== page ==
This style made the show prime “edge of your seat” viewing, and for some viewers, that lack of security made the ride thrilling, but for me, it felt like there was nothing to hold on to. With Game of Thrones’ “no one is safe” philosophy, I found it hard to become invested in anyone’s story. You win or die when you play the Game of Thrones, so at any moment their story could come to an end to serve the larger purpose of the show. This isn’t to say that the show never put character at the forefront. It may have; again, I didn’t watch so I don’t know. The emphasis on head trauma and blowing minds in season one, however, implied to me that the show’s priorities were different than my own.
That’s not to say that I hated it. There are several aspects of the first season I enjoyed. I loved that Ned’s role in the story advanced the theme that those who are noble and play by the rules are doomed to fail. Arya seemed pretty cool, and I liked her dog that was still alive. She was so loyal! I considered watching the second season for Tyrion alone (I had my poor sister update me on Tyrion’s journey every week).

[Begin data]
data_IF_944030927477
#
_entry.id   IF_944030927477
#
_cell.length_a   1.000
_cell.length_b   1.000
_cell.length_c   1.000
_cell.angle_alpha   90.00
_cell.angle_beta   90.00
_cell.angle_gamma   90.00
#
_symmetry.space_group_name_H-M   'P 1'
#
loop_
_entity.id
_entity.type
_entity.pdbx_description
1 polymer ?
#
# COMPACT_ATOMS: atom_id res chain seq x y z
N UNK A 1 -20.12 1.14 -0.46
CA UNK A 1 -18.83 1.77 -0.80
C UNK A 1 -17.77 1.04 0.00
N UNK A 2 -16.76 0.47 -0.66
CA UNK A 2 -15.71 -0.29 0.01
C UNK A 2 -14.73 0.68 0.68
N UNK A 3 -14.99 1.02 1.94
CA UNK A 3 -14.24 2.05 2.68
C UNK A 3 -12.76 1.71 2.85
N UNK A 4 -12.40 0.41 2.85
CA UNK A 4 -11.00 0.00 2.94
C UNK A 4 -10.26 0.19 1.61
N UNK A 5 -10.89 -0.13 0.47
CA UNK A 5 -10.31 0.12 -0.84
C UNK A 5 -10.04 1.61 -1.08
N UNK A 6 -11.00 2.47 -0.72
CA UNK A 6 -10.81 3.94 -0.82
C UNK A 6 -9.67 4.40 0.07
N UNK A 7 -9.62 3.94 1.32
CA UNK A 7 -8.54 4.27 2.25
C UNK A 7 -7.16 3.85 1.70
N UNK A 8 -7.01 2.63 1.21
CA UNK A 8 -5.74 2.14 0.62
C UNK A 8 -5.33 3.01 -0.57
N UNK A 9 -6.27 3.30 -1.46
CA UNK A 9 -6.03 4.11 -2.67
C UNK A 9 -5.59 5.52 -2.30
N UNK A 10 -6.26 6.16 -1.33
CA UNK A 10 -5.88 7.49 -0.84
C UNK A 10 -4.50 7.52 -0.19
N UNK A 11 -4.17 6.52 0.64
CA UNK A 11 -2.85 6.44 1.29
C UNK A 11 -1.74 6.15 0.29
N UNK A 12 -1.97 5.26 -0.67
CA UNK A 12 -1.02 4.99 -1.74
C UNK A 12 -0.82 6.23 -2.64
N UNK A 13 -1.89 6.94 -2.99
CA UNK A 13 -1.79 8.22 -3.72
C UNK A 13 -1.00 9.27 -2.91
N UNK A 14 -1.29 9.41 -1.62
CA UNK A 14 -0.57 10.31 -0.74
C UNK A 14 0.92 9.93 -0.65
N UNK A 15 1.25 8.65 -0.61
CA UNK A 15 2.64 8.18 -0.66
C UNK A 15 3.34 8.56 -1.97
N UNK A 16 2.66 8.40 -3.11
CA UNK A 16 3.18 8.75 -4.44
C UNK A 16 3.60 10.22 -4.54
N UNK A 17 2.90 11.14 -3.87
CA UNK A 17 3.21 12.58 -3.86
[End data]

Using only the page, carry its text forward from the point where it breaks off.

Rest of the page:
I almost jumped back onto the show several times over the last eight years; four times to be precise. Once when I saw the trailer for season two and heard Varys say to Tyrion, “A small man can cast a large shadow.” Once when I heard that Joffrey got poisoned in season four, cause he was annoying AF. Once when a girl I was into was more into Game of Thrones than she was me. And lastly when season eight was starting, because I bought into a Game of Thrones pool at my sister’s office and wanted to see how I did (I did pretty well). Unfortunately, the characters I was invested in weren’t enough to balance out my fear that the characters would end up serving the show, nor enough for me to put up with the gratuitous violence and the diminishing returns of the shocking moments.